Not Even The Threat Of Rain Can Keep The Old 97's From Their Appointed Rocking

The Old '97s have outlasted a lot of their alt-country contemporaties.
The Old '97s have outlasted a lot of their alt-country contemporaties. Photo by Violeta Alvarez
Old 97's
House of Blues
May 8, 2019

We’ve written enough times about the Old 97’s here at the Houston Press that you could probably cobble together a passable write-up of last night’s show by cutting and pasting relevant passages about coming *that* close to mainstream success and front man Rhett Miller’s solo career (he recently toured Europe with Steve Earle). The band’s been doing what they do now since the early '90s, outlasting alt-country contemporaries who are often nonetheless more critically acclaimed (Uncle Tupelo, Whiskeytown).

But the 97’s endure. The occasional album hiatus aside, the band still tours semi-regularly, playing several Texas dates every year. Last night was the 10th or maybe 20th time I’ve seen them live (in my defense, some of those early shows are a bit hazy), and in spite of bassist Murry Hammond’s insistence that they never rehearse, they’re as reliable a live act as you can hope to find these days. An Old 97’s show is both a nostalgia trip and an opportunity to see how much your increasingly brittle ass is able to tolerate a full-blown rock show.

The big question before the show actually started was: how many occasionally fickle Houston music fans would brave potential downpours – on a Wednesday night, no less – to come downtown for the show? As it happened, the expected rains never materialized in force. Unfortunately, neither did the fans.

Wednesday nights are just about the worst for club shows, and last night wasn't much of an exception. And whether because of anticipated thunderstorms or general apathy, the sparse audience responded enthusiastically to the show, as the set list swung between albums of the band’s early heyday (Fight Songs and Too Far to Care, especially) and their two most recent releases (Most Messed Up, Graveyard Whistling).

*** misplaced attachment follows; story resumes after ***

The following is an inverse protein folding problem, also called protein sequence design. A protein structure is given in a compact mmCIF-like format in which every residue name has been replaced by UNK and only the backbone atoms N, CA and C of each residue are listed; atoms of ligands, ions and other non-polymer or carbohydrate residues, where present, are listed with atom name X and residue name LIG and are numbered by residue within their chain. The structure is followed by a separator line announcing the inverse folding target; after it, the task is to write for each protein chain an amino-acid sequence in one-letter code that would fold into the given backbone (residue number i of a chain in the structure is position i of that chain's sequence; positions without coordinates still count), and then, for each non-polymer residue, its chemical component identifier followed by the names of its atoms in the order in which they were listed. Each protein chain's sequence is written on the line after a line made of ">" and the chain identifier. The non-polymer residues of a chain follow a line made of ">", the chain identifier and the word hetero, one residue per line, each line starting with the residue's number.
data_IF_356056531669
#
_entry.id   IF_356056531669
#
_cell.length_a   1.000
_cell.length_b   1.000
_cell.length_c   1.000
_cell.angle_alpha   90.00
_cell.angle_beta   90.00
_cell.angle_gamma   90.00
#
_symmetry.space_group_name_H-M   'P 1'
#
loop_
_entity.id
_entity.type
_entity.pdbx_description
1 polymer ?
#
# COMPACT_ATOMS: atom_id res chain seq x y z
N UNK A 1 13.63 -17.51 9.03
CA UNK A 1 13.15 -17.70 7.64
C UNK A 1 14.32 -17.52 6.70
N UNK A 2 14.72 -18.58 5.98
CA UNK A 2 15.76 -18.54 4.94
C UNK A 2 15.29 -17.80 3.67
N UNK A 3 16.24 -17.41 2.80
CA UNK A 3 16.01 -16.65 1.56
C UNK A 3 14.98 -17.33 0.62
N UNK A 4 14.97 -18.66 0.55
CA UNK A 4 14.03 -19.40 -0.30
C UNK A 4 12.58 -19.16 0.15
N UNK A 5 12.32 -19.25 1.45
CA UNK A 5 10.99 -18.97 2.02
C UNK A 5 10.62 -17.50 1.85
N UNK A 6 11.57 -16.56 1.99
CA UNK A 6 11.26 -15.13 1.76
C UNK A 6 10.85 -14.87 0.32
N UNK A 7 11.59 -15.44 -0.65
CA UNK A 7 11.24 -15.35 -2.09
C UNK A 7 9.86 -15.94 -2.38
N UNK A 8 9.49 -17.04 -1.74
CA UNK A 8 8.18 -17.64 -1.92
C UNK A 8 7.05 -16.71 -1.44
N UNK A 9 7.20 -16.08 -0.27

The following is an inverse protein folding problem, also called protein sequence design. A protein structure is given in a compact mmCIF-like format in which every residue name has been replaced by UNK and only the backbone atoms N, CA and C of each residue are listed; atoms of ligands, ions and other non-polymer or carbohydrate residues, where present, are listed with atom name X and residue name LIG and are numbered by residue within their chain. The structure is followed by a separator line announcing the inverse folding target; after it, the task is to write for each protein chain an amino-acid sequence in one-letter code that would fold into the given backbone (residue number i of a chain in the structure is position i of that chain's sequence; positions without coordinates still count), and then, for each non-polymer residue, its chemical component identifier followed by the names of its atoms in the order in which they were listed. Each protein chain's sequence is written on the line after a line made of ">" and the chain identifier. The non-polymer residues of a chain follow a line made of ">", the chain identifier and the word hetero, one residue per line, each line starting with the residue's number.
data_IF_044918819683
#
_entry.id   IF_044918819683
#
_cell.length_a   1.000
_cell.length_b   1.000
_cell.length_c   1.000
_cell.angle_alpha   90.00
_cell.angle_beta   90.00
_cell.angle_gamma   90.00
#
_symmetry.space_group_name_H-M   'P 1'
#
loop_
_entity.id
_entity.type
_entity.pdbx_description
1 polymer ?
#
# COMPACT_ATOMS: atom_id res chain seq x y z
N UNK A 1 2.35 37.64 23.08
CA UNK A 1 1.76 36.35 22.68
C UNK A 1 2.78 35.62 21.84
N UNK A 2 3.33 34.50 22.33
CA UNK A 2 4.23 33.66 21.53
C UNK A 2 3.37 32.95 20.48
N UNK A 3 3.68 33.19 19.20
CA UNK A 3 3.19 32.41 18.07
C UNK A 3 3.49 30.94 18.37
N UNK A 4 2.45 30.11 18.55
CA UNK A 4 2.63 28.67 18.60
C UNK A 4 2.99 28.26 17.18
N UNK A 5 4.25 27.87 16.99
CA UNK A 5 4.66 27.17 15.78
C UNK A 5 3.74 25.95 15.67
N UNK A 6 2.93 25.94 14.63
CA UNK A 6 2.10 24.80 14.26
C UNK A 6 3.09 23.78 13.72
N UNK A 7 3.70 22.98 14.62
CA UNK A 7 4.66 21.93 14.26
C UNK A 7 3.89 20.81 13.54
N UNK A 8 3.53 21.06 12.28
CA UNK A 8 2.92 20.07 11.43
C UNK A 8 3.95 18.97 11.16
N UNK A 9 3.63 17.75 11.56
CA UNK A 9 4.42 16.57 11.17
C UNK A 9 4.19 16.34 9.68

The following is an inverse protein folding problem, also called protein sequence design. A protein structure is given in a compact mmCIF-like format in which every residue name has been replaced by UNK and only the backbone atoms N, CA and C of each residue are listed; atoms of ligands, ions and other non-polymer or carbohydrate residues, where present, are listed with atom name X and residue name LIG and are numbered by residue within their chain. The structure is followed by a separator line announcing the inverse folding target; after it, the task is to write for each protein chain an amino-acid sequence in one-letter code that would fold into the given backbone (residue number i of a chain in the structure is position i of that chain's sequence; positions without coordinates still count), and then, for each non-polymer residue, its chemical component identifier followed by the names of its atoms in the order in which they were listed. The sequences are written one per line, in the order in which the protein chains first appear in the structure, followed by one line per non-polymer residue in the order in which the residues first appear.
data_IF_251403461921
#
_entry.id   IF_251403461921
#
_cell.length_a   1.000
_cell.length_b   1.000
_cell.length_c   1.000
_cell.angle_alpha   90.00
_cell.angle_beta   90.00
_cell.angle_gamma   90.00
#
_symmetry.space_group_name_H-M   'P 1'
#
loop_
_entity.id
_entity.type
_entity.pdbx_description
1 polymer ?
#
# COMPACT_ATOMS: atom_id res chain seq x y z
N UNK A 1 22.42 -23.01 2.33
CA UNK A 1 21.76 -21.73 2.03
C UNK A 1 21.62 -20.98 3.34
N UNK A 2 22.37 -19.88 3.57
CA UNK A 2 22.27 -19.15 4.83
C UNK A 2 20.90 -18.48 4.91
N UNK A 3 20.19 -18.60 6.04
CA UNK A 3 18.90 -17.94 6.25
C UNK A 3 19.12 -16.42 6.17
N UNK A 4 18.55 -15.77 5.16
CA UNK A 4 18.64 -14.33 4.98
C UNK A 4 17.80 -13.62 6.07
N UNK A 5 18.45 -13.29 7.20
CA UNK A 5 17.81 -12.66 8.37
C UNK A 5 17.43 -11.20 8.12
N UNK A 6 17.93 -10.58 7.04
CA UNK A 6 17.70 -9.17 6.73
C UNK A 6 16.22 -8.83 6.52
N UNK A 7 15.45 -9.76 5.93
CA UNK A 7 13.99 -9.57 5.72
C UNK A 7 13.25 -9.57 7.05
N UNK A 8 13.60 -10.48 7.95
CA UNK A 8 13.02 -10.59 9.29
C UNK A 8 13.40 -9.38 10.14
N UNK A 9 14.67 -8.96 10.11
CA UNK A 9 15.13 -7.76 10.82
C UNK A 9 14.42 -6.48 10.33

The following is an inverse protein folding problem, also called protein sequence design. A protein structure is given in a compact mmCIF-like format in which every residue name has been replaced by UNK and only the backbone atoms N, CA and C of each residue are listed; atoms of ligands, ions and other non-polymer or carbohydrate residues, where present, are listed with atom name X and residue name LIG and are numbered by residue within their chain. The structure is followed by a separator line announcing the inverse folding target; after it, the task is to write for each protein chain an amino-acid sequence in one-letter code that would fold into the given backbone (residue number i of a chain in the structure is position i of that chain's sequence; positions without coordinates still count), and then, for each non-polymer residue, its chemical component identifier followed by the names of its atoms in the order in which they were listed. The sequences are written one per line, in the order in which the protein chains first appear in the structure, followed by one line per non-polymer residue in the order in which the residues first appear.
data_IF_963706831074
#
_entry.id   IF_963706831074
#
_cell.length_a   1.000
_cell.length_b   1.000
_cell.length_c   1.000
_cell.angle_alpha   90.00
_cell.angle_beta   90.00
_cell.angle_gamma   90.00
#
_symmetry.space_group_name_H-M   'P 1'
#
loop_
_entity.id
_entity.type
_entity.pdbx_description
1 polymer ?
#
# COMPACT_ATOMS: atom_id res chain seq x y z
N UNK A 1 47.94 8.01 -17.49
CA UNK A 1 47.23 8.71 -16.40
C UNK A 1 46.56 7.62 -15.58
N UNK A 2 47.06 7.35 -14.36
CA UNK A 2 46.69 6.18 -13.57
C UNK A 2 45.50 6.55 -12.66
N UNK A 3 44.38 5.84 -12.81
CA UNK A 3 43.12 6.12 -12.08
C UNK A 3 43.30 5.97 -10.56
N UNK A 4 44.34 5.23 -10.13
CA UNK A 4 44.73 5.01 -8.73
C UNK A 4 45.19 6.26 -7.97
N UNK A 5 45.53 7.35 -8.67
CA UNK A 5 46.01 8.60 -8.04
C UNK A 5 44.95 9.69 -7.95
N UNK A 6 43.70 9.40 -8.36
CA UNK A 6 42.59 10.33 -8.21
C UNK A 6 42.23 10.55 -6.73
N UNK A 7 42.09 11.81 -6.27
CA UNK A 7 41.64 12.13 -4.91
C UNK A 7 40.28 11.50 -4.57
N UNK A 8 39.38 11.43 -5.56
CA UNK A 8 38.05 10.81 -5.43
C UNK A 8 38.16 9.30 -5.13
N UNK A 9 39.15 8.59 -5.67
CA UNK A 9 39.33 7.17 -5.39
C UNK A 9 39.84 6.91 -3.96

click to enlarge Unfortunately, not too many people made it out on a Wednesday night amid all the rain and flooding predictions. - PHOTO BY VIOLETA ALVAREZ
Unfortunately, not too many people made it out on a Wednesday night amid all the rain and flooding predictions.
Photo by Violeta Alvarez
“Let’s Get Drunk & Get It On” was a newer-ish live staple, as are “Good With God” (though necessarily missing the Brandi Carlisle contribution) and “I Don't Wanna Die in This Town.” If nothing else, the 97’s know how to mix it up, sprinkling the newer cuts alongside singalong faves like “Bel Air” and “Big Brown Eyes.”

Would it have been nice to see a more sizable crowd screaming along to "Timebomb" or "Doreen?" Sure, but sometimes life gives you Coachella, and sometimes it gives you a couple hundred weary suburbanites glancing at their watches while reminiscing to "Four Leaf Clover." And there's nothing wrong with that.

What About The Opener? Here's a thought: when the guys opening for your headliner happen to be alt-country greats the Bottle Rockets, maybe advertise the fact? Nowhere on the House of Blue's web site or promotional material was it mentioned. Not saying it would've boosted crowd numbers appreciably, but it couldn't have hurt.

Personal Bias: If you’ve ever seen/heard someone driving around town with his windows down and screaming along with “Barrier Reef,” there’s a good chance it was me.

The Crowd: Possibly the only people in Houston not interested in the Golden State game.

Overheard In The Crowd: "Is anybody *really* good with God?"

Random Notebook Dump: "I respect Murry for allowing his hair to go as gray as mine."
KEEP THE HOUSTON PRESS FREE... Since we started the Houston Press, it has been defined as the free, independent voice of Houston, and we'd like to keep it that way. With local media under siege, it's more important than ever for us to rally support behind funding our local journalism. You can help by participating in our "I Support" program, allowing us to keep offering readers access to our incisive coverage of local news, food and culture with no paywalls.
Peter Vonder Haar writes movie reviews for the Houston Press and the occasional book. The first three novels in the "Clarke & Clarke Mysteries" - Lucky Town, Point Blank, and Empty Sky - are out now.
Contact: Pete Vonder Haar